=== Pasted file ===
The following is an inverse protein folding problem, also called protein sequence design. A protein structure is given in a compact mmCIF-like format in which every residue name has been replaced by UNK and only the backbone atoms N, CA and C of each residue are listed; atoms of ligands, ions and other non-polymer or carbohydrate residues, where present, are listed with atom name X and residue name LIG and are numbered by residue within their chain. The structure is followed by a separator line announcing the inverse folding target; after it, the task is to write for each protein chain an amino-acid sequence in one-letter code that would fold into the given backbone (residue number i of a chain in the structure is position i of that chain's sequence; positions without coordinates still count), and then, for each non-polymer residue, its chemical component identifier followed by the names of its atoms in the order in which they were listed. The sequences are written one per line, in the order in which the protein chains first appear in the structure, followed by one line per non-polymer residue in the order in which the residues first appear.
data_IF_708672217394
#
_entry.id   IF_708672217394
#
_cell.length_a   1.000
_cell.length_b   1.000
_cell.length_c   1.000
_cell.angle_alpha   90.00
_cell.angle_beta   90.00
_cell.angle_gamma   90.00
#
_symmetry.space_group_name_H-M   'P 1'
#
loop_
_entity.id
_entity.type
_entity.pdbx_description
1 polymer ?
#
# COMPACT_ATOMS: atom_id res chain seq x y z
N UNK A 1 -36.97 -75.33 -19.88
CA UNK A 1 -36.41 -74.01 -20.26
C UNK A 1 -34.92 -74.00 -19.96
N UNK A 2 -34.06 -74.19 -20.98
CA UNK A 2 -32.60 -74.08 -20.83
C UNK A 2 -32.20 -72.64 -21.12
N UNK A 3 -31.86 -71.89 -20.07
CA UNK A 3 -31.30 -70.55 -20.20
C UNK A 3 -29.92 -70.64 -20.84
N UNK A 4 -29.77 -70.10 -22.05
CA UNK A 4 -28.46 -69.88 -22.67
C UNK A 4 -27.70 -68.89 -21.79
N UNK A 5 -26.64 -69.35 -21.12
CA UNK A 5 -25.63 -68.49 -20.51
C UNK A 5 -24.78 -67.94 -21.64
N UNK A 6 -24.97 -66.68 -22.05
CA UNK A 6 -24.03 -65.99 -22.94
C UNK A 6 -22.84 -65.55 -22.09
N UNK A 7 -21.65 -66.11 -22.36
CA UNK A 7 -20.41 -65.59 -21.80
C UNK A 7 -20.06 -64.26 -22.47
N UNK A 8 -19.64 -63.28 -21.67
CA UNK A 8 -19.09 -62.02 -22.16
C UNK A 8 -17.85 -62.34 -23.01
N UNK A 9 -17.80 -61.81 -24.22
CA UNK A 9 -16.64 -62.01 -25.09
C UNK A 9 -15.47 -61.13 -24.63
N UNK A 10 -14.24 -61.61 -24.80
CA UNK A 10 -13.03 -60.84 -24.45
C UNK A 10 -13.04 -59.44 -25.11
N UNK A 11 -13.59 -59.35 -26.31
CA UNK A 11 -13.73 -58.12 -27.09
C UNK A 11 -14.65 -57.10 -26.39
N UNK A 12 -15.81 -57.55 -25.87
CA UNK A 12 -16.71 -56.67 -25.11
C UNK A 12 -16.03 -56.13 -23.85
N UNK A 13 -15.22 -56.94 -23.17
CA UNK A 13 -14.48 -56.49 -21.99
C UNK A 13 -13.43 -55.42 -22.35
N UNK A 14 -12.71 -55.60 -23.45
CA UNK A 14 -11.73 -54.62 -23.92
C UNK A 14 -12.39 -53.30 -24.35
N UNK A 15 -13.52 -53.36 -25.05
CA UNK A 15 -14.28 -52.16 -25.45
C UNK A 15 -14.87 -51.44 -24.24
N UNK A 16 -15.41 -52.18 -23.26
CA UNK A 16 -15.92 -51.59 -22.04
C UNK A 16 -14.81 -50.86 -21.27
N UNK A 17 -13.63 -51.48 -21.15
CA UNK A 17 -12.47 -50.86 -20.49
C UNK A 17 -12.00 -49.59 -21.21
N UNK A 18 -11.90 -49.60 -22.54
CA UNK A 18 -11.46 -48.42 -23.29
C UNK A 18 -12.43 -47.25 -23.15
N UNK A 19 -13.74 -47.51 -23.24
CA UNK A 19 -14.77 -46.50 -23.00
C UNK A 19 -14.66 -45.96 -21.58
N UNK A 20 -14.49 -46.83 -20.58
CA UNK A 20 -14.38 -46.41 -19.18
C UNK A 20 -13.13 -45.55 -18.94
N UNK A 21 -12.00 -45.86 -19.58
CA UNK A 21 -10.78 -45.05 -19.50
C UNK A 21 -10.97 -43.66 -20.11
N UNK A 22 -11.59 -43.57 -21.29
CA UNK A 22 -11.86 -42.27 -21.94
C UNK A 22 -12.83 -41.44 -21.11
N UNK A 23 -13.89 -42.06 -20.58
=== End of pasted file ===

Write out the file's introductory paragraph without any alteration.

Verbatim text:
The following is an inverse protein folding problem, also called protein sequence design. A protein structure is given in a compact mmCIF-like format in which every residue name has been replaced by UNK and only the backbone atoms N, CA and C of each residue are listed; atoms of ligands, ions and other non-polymer or carbohydrate residues, where present, are listed with atom name X and residue name LIG and are numbered by residue within their chain. The structure is followed by a separator line announcing the inverse folding target; after it, the task is to write for each protein chain an amino-acid sequence in one-letter code that would fold into the given backbone (residue number i of a chain in the structure is position i of that chain's sequence; positions without coordinates still count), and then, for each non-polymer residue, its chemical component identifier followed by the names of its atoms in the order in which they were listed. The sequences are written one per line, in the order in which the protein chains first appear in the structure, followed by one line per non-polymer residue in the order in which the residues first appear.